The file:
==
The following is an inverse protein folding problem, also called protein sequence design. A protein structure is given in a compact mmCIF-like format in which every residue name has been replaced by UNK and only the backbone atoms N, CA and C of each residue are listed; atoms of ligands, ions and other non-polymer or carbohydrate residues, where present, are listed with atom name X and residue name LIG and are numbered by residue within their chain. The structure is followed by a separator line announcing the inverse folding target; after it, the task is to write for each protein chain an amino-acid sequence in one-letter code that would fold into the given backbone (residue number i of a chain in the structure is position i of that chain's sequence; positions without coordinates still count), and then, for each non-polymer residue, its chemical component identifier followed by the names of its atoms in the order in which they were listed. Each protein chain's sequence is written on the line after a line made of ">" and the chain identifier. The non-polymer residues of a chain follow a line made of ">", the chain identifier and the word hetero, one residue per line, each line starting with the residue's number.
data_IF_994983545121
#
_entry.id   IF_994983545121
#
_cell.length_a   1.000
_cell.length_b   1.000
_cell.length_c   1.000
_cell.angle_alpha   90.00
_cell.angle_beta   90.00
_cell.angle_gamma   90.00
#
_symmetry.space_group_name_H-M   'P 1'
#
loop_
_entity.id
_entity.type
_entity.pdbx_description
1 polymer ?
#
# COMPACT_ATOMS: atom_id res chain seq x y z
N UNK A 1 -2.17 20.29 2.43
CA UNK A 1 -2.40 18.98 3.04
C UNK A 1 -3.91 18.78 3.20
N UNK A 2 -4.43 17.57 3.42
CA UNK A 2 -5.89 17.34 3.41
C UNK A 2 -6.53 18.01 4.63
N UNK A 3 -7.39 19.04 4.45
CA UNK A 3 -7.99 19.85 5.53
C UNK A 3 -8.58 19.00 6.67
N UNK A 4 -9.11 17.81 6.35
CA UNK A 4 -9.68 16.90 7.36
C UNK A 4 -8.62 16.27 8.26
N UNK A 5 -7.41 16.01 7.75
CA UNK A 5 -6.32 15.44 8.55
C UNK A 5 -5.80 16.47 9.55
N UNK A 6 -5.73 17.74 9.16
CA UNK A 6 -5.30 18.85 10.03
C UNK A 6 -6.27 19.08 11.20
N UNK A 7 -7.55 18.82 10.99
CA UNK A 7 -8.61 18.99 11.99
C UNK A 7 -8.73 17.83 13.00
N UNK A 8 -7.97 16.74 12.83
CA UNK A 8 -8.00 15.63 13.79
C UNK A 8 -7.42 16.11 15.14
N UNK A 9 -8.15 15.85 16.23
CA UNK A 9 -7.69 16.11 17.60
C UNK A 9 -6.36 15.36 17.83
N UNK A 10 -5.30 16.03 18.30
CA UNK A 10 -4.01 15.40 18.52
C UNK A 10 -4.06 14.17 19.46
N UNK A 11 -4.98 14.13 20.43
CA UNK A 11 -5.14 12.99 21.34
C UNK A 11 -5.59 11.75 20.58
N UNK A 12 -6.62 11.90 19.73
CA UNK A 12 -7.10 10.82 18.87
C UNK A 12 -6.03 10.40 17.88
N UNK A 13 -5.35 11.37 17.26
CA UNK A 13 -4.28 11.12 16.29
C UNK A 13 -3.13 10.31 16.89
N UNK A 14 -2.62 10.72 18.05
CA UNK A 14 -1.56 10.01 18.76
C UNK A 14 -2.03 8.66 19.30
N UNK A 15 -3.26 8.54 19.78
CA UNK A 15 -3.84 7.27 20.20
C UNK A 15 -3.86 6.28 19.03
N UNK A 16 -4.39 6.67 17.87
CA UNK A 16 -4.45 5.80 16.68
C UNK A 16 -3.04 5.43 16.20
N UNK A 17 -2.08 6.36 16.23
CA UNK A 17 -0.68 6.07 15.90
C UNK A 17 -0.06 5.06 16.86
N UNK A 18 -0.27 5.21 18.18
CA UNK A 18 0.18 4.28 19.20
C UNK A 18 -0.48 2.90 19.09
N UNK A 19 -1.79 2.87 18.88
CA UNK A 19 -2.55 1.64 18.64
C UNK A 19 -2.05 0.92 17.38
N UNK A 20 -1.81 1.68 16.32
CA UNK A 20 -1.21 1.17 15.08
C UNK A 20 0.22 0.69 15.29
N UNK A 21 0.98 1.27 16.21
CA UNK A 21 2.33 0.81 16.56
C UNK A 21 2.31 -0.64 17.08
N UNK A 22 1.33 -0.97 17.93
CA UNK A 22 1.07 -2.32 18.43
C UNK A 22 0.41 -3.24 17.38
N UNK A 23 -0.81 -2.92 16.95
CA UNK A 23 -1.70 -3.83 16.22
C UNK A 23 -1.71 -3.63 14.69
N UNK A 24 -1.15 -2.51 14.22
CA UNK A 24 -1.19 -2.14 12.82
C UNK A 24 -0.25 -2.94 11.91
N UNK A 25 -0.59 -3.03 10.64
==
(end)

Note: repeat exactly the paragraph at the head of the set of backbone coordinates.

The following is an inverse protein folding problem, also called protein sequence design. A protein structure is given in a compact mmCIF-like format in which every residue name has been replaced by UNK and only the backbone atoms N, CA and C of each residue are listed; atoms of ligands, ions and other non-polymer or carbohydrate residues, where present, are listed with atom name X and residue name LIG and are numbered by residue within their chain. The structure is followed by a separator line announcing the inverse folding target; after it, the task is to write for each protein chain an amino-acid sequence in one-letter code that would fold into the given backbone (residue number i of a chain in the structure is position i of that chain's sequence; positions without coordinates still count), and then, for each non-polymer residue, its chemical component identifier followed by the names of its atoms in the order in which they were listed. Each protein chain's sequence is written on the line after a line made of ">" and the chain identifier. The non-polymer residues of a chain follow a line made of ">", the chain identifier and the word hetero, one residue per line, each line starting with the residue's number.